CMS proposes Medicare ACO overhaul to prod more risk-taking

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CMS Administrator Seema Verma
CMS Administrator Seema Verma

Impatient with the conservative participation in its Medicare Shared Savings Program, the Centers for Medicare & Medicaid Services on Thursday proposed an overhaul of its most popular accountable care organization structure.

Currently, ACOs can have up to six years without taking on risk, while being granted waivers from certain federal requirements. The new proposal would shorten that window to two years for basic plan participants. The proposal also would offer greater rewards for ACO physicians using telemedicine.

Officials positioned the new “Pathways to Success” program as a stride toward “greater accountability” and “new flexibilities.” They projected it would save the Medicare program $2.2 billion over 10 years.

“After six years of experience, the time has come to put real ‘accountability' in accountable care organizations.  Medicare cannot afford to support programs with weak incentives that do not deliver value,” CMS Administrator Seema Verma said during the unveiling.  “ACOs can be an important component of a system that increases the quality of care while decreasing costs; however, most Medicare ACOs do not currently face any financial consequences when costs go up, and this has to change.”

The MSSP was established under the Affordable Care Act and launched in 2012. ACOs link healthcare providers such as nursing homes with clinicians in other settings, such as hospitals and physician practices, in an effort to jointly provide less expensive care. Participants are allowed to divide portions of savings they engineer, a sore point with many long-term care providers, who often feel they are rewarded too lightly.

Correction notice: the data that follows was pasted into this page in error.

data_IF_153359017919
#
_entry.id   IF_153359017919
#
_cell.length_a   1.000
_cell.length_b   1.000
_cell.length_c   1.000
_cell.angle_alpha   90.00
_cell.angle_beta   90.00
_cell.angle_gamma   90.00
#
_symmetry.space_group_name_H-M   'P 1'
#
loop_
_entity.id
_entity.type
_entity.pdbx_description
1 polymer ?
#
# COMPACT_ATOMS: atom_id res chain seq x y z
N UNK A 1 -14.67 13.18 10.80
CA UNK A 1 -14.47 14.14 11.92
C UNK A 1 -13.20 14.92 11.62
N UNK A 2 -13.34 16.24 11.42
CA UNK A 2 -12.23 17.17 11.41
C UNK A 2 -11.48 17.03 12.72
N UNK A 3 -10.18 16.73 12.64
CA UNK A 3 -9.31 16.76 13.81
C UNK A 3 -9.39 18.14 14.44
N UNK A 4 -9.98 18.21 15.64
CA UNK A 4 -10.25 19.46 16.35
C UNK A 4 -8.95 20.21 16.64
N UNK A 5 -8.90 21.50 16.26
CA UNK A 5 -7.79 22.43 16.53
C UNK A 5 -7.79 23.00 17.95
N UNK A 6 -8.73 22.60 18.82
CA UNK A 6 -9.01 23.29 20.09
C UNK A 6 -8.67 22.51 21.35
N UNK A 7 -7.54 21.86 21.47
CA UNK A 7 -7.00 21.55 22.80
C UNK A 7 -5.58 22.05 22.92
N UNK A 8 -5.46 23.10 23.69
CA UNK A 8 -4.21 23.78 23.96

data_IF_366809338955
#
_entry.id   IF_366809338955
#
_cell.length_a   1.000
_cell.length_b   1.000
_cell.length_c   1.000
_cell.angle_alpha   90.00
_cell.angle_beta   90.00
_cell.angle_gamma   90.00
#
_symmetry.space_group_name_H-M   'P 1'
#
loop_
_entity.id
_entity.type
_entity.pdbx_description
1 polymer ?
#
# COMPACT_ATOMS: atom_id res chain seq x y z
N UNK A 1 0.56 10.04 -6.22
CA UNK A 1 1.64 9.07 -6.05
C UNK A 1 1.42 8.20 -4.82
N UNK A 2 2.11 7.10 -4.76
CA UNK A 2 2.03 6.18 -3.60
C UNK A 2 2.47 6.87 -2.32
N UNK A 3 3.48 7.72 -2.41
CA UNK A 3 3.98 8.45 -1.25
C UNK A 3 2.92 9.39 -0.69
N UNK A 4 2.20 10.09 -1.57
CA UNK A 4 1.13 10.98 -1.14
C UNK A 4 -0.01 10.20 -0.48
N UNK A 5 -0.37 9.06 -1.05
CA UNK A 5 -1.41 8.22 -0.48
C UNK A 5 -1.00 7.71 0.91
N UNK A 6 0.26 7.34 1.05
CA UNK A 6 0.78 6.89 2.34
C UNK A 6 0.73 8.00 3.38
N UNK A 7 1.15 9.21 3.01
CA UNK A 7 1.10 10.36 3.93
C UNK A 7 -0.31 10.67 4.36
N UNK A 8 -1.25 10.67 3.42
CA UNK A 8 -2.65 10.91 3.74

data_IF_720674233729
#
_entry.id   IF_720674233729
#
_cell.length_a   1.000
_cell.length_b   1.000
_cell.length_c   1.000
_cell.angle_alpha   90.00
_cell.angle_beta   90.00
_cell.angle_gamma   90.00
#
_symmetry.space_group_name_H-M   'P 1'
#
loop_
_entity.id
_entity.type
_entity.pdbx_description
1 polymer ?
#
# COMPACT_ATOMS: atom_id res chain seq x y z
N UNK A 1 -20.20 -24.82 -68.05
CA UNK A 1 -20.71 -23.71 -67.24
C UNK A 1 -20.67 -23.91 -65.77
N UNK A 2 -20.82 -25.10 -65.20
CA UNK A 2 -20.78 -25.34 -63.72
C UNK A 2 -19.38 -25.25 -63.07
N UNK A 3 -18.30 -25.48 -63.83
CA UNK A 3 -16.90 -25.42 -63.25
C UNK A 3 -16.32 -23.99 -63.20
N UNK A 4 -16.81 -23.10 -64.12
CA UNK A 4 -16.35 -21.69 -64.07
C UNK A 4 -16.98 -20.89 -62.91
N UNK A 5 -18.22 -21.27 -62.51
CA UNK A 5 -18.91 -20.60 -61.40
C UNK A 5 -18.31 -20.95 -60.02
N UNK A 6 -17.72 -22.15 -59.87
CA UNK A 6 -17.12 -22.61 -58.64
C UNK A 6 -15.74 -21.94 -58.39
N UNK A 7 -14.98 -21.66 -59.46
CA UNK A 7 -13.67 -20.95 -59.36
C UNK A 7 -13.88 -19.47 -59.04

A government analysis of ACO performance revealed that CMS has spent an increasing amount on ACOs. This has occurred, in part, because 460 of the 561 ACOs in the MSSP program “are not taking on risk for increases in cost,” federal health officials said. They can reap bonuses but do not have to pay penalties if they do not create savings.

As part of the proposal, CMS has created a six-month extension for ACOs whose agreements are set to expire at the end of this year; there also will be a “special one-time” July 1, 2019, start date (after a spring application period) for new participation options.

The Pathways to Success is designed to advance five goals, officials said: accountability, competition, engagement, integrity and quality.

Among other things, it would authorize termination of ACOs with multiple years of poor financial performance.

CMS is accepting comments on it through mid-October.